For your kids, Easter may bring a lot of joy and excitement . . . and rightfully so. With Easter egg hunts, new outfits, and the Easter Bunny leaving a basket full of goodies, what’s not to be excited about? But what do your kids truly know about Easter? They might be familiar with the resurrection, but how much do they know about the week leading up to it? Do they know about the agony Jesus went through as he prayed in the Garden of Gethsemane, the pain he felt as friends denied knowing him, the loneliness he felt on the cross, or his cruel death?
Sometimes it’s easy to see Easter through rose-tinted glasses and forget the pain that was felt only days earlier. Think about the devastation the disciples probably felt in the days following Jesus’s death as they asked themselves, Was Jesus lying by telling us that he was the Son of God sent to deliver the world? Were we fools to trust someone who in the end left us without even putting up a fight? Were his teachings false? Did I give up my livelihood to follow a scam artist?
I understand that it’s not easy to share these stories with your children. It’s much easier to just share in the fun parade on Palm Sunday and the beautiful resurrection on Easter. But I would implore you to think of ways that you can tell them about the pain and agony of the days leading up to the resurrection. Talk to them about God’s big plan of sending a Savior, of his sacrifice in sending his son to die for our sins. Speak to them about Jesus’s willingness to give up his life for us. Talk about the joy that came just a few days after Jesus’s deep agony, loneliness, and pain.
Joy is most beautiful in the light of pain. For Jesus came, not to free us from pain, but to produce joy in the midst of it, to provide hope in suffering, and to raise us to new life. Resurrection can’t come without death. Jesus’s resurrection gives us hope in new life.
Below is an activity that you can do with your kids to help teach them about the crucifixion and resurrection.
Supplies Needed: 8 ½” x 11” paper (1 piece per child or 1 piece total, depending on your preference); crayons, markers, or colored pencils; tape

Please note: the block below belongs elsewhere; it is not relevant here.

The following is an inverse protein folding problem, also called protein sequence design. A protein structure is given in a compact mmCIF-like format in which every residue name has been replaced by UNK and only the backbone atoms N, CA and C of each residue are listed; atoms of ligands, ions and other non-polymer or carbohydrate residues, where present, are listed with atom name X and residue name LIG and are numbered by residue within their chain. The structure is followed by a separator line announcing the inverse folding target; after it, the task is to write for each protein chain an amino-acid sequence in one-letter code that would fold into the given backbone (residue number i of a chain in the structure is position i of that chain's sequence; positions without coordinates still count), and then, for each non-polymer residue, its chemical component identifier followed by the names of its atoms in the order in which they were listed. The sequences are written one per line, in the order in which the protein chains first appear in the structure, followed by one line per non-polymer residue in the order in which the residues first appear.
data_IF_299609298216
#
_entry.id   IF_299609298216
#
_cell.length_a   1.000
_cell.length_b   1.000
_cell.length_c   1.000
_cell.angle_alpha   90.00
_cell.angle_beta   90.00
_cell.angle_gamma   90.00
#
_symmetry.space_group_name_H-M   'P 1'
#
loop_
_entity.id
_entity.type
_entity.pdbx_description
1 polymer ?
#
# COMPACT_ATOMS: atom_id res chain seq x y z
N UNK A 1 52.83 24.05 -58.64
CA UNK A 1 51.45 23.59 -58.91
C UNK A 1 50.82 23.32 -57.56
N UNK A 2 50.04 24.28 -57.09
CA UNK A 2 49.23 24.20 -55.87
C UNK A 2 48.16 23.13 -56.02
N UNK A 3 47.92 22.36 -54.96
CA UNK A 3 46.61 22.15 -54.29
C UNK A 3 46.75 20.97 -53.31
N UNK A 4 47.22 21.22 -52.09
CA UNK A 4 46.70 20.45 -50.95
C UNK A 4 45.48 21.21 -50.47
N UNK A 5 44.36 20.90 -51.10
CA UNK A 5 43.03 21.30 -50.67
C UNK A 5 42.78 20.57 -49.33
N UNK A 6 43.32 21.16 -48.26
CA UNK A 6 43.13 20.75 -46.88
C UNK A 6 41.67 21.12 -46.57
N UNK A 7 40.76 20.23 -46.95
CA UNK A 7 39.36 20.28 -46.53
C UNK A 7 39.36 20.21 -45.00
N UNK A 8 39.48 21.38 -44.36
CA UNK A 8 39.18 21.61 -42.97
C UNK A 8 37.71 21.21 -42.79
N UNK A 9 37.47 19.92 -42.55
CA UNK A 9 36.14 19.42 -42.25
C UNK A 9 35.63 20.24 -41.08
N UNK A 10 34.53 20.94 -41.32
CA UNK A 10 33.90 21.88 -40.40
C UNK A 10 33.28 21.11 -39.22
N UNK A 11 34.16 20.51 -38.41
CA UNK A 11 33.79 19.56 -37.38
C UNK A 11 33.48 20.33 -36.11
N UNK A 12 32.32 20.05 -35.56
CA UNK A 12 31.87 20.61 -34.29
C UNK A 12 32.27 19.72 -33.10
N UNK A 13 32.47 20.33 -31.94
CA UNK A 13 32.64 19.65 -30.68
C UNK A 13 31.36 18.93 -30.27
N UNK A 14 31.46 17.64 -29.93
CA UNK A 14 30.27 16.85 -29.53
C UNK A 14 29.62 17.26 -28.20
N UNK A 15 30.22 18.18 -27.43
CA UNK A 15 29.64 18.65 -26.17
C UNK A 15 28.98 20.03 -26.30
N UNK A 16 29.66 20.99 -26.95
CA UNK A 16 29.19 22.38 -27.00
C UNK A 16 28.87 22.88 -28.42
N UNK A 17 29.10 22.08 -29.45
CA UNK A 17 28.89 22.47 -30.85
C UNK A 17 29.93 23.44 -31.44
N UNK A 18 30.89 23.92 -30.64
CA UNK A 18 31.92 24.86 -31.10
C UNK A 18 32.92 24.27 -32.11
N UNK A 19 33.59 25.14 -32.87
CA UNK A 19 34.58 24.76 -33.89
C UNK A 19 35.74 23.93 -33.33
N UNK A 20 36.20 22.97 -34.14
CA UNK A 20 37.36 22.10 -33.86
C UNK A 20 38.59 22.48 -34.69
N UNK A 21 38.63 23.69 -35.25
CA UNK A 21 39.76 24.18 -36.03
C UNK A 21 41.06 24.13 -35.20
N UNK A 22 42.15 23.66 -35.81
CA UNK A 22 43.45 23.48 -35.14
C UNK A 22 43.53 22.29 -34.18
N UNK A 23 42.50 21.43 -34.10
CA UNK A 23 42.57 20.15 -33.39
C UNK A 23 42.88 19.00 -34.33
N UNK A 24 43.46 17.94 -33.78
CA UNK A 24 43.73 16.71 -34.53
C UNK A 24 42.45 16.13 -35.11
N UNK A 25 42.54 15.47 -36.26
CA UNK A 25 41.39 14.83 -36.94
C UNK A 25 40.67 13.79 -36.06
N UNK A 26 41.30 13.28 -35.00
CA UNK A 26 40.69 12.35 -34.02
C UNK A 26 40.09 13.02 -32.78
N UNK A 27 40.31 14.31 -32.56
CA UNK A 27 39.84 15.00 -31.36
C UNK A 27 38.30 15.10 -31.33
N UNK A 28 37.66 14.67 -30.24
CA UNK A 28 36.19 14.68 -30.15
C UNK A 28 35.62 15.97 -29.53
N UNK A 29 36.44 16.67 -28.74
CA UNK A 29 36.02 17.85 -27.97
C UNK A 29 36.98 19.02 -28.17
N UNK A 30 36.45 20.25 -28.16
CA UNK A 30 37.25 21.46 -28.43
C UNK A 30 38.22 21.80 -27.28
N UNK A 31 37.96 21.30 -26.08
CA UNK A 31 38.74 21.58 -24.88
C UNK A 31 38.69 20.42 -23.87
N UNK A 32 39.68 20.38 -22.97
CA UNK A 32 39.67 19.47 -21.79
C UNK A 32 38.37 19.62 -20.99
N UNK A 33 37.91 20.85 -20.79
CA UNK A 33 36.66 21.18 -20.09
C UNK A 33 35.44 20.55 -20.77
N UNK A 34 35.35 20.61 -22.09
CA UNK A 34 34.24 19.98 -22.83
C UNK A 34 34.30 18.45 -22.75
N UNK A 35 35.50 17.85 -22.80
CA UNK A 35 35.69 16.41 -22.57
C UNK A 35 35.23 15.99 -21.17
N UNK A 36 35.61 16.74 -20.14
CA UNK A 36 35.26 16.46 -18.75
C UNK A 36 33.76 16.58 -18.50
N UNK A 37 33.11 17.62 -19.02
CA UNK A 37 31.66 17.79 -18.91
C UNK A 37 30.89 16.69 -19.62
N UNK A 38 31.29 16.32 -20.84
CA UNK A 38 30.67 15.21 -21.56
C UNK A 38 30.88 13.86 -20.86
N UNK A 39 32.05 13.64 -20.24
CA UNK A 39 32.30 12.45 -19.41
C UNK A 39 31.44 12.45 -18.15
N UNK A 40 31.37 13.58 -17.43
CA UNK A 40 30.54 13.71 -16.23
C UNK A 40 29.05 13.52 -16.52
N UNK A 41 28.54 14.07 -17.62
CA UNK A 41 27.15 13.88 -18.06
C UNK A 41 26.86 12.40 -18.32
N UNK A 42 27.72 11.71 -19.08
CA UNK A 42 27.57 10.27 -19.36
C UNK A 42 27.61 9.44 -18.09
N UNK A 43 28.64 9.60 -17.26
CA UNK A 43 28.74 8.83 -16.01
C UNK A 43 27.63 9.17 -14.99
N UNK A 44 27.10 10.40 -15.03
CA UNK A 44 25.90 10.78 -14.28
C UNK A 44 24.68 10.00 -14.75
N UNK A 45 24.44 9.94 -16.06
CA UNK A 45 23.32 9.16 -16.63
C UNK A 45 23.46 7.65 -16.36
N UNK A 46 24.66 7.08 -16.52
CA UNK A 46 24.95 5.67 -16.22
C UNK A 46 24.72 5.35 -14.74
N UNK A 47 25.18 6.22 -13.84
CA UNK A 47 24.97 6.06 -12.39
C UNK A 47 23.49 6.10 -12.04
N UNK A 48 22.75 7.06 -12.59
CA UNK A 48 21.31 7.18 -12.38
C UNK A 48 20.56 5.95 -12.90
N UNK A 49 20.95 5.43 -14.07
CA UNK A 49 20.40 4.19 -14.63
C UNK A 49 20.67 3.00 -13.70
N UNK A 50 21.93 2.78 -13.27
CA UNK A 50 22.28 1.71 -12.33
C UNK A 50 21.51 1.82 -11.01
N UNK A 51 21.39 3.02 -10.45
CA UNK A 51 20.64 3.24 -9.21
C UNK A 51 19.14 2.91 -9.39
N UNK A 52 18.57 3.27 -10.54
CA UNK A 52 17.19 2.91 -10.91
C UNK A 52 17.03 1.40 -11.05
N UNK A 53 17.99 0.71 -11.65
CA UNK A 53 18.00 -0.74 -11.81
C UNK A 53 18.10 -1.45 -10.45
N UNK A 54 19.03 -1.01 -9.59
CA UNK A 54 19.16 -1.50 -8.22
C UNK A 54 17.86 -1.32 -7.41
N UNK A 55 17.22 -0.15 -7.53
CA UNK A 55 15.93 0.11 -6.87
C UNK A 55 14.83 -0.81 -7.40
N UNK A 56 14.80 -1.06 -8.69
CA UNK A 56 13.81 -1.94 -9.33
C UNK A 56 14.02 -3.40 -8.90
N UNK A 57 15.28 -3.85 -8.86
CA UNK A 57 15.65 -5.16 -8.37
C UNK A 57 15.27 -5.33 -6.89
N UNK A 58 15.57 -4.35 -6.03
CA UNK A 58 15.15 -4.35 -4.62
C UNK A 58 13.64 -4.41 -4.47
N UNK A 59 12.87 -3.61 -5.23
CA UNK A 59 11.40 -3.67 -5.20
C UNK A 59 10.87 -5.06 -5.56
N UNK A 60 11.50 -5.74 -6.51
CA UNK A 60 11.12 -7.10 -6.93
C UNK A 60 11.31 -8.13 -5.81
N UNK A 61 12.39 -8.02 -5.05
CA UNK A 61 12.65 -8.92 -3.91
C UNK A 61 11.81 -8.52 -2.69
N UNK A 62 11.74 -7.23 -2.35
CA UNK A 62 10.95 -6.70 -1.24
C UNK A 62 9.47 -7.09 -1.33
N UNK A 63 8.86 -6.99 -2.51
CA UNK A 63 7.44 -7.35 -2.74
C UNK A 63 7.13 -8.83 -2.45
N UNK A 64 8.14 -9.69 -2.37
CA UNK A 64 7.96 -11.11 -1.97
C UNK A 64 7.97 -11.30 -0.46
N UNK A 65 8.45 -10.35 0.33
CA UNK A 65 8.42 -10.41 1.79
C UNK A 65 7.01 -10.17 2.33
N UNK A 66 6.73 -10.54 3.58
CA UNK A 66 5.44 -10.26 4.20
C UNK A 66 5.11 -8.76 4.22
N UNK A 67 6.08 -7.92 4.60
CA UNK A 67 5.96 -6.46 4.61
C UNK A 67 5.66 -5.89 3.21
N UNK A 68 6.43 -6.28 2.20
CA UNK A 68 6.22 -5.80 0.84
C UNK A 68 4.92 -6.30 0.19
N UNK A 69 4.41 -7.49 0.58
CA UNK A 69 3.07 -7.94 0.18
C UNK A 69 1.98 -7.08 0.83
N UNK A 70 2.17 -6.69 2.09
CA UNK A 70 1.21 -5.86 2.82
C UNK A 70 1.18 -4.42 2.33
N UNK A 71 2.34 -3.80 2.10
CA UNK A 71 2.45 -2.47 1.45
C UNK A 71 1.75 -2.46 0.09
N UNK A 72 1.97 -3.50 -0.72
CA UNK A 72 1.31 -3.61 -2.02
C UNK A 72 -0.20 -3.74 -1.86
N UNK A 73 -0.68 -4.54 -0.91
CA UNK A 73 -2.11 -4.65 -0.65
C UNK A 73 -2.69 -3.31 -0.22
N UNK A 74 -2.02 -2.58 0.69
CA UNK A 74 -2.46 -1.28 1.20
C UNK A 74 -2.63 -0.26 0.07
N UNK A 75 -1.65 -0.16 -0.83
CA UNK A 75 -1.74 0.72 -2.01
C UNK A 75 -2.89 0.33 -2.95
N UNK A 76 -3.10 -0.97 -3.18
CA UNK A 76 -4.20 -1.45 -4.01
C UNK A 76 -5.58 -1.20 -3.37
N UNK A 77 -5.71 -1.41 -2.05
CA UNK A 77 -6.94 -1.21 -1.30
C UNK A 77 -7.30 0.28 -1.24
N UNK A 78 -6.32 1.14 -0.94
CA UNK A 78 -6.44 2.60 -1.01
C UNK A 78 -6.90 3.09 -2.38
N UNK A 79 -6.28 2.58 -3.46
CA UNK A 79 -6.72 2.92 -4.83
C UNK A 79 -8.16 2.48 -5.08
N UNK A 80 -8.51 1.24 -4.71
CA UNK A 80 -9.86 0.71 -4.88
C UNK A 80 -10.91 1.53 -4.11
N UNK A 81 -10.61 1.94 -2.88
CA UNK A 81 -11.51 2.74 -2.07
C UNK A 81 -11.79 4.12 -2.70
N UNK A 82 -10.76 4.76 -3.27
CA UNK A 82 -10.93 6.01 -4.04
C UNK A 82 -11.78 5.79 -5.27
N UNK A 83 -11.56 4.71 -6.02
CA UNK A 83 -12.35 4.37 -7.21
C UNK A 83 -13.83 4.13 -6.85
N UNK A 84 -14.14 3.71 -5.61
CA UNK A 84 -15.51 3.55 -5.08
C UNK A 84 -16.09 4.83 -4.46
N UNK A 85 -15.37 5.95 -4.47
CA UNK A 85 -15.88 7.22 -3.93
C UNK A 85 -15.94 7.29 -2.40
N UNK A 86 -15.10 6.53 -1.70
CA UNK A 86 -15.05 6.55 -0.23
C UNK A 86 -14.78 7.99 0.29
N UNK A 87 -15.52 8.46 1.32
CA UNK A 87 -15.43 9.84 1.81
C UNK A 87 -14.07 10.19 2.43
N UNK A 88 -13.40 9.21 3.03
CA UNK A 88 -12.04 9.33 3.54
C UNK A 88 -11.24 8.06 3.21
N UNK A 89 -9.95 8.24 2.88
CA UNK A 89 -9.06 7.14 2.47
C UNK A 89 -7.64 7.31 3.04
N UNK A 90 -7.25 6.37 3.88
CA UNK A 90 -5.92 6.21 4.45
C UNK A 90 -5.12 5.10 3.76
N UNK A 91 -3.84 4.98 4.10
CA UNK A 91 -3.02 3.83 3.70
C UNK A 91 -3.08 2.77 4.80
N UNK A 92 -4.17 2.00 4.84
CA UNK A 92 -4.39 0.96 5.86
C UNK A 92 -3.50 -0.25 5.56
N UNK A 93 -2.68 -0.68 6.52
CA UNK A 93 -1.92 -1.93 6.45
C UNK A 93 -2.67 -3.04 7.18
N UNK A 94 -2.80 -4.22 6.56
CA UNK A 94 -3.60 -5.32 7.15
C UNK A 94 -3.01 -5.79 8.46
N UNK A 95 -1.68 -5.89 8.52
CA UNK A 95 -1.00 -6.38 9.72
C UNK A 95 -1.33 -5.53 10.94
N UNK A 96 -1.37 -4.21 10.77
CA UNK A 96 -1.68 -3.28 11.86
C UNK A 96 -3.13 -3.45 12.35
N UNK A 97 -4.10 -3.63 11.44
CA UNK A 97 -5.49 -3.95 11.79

1. Fold a piece of paper into thirds, with the sides facing out. Then lay the paper flat. After you discuss each part of the crucifixion and resurrection story together, draw a scene on each of the three sides.
2. Read the stories from the references provided, allowing older kids to read out loud. Use a children’s Bible or the NIRV translation for easy reading.
3. Below are the main sections:
Jesus Died on the Cross (Matthew 27:32-56)—Remind your kids of God’s big plan. Draw a picture of a cross in the first section. In this section, discuss and write how Jesus probably felt.
Jesus Was Buried (Luke 23:50-55)—As a family, draw a picture of a tomb in the second section. Write how the disciples and the religious leaders probably felt.
Jesus Rose from the Dead! (John 20:1-18)—Say, Do you know what God’s great big plan was? On the third morning—what we celebrate as Easter morning—Jesus rose from the dead. Repeat that with me—Jesus rose from the dead. Work together to draw a picture of Jesus coming out of the tomb in the third section. Talk about the emotions that Jesus, his disciples, and the religious leaders probably felt.
4. Fold the page back into thirds so the pictures face out. Tape the side closed, and stand the page on its edge.
5. On Good Friday, ask your children to share the story of the cross. On each subsequent day, repeat the activity, asking them to share about Jesus’s burial and then his resurrection.
6. Join in a family prayer, thanking Jesus for dying on the cross for our sins.